The art of making artificial eyes has been practiced since ancient times. Egyptian priests made the first ocular prostheses, called Ectblepharons, as early as the fifth century BC. In those days, artificial eyes were made of enameled metal or painted clay and attached to cloth and worn outside the socket.”
photo_history_1

The first in-socket artificial eyes made in the 15th century were made of gold with colored enamel. In the latter part of the sixteenth century, the Venetian glass artisans discovered a formula that could be tolerated inside the eye socket. These early glass eyes were crude, uncomfortable to wear, and very fragile. Even so, the Venetian method was considered the finest in the world. They kept their methods and materials secret until the end of the eighteenth century.
photo_history_2
In the 17th century the center for artificial eye making shifted to Paris for a time. Improvements in techniques and materials followed. The French word oculariste was given to the makers of artificial eyes.

photo_history_3

In the mid-nineteenth century, glass artisans in Thuringia, a region in eastern Germany, developed a superior glass formula for the making of artificial eyes. Combined with their techniques of blowing hollow glass objects, the center for glass eye making moved to Germany. The methods of making hollow kryolite glass prosthesis are still used today in Germany and many parts of the world. Glass eye making was introduced in the United States in the mid 1800’s by immigrant German ocularists. Although the American Ocularists of this era continued to make glass prostheses, the kryolite glass material itself was exported from Germany.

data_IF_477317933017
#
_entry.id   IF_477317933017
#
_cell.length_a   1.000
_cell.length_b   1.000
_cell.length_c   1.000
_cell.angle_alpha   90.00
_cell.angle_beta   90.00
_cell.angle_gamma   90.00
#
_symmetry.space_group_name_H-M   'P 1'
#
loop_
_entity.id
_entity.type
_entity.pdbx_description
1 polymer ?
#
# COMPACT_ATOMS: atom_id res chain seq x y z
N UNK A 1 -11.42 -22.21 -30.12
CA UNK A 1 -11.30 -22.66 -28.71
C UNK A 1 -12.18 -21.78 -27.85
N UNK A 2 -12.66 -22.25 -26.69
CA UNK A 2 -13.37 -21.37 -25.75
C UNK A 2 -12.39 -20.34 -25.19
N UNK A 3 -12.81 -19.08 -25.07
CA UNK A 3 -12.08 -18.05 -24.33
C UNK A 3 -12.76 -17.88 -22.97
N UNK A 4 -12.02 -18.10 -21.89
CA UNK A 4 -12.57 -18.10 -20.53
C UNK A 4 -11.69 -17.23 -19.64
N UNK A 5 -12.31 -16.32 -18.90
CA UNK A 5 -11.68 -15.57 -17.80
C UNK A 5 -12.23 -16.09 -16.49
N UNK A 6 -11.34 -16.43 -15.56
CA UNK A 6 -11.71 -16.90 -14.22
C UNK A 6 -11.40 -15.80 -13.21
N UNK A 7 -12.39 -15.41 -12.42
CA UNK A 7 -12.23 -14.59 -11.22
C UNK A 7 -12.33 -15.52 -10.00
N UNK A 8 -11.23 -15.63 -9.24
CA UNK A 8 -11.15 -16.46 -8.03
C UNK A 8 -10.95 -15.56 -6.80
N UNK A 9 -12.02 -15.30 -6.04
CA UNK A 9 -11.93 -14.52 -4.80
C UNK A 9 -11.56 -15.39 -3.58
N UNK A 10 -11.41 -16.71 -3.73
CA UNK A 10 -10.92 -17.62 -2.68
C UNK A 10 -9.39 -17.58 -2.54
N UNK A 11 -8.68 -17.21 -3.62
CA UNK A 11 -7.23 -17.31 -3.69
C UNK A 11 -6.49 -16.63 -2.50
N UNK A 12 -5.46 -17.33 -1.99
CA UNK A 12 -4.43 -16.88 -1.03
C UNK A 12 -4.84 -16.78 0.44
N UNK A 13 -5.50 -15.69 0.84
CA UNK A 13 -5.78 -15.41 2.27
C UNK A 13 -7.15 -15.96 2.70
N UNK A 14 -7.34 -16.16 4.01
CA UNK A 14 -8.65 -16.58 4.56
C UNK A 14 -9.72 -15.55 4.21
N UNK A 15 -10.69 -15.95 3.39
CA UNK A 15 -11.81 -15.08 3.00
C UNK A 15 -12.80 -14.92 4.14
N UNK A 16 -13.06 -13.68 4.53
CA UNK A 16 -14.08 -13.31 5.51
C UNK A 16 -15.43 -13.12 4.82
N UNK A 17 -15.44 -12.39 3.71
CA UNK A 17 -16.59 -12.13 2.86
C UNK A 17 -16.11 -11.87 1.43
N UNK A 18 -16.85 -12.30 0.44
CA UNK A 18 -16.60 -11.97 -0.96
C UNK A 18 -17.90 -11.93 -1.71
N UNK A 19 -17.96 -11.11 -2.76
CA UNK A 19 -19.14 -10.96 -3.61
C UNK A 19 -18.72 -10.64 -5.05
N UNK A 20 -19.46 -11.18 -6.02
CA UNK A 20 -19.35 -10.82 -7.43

The onset of World War II cut of the export of kryolite glass to the United States. With so many injured soldiers needing artificial eyes, the U.S. government searched for a replacement material. Almost immediately the new plastics industry came to the rescue. Medical plastics were already being used in the dental field before World War II. The Department of the Navy set up a crash course in applying plastics to the field of Ocularistry that lead to the development of medical grade acrylic plastic and its use in eye-making. Combined with the use of impressions in the design of the artificial eye, modern prostheses can be perfectly fit for each individual patient. The popularity of these methods has continued to increase over the years. Today the vast majority of patients all around the world wear ocular prostheses made of acrylic.

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One Response to “Memorizing the Cars Movie was not an aspiration of mine.”

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  1. Emergency items are required! « I'm fine, but my Mommy has issues! - February 7, 2013

    […] born I got a crash course in packing for a child with disabilities. And it wasn’t only the trips to LA that provided me with my learning experience. We still lived an hour away from Las Vegas at that […]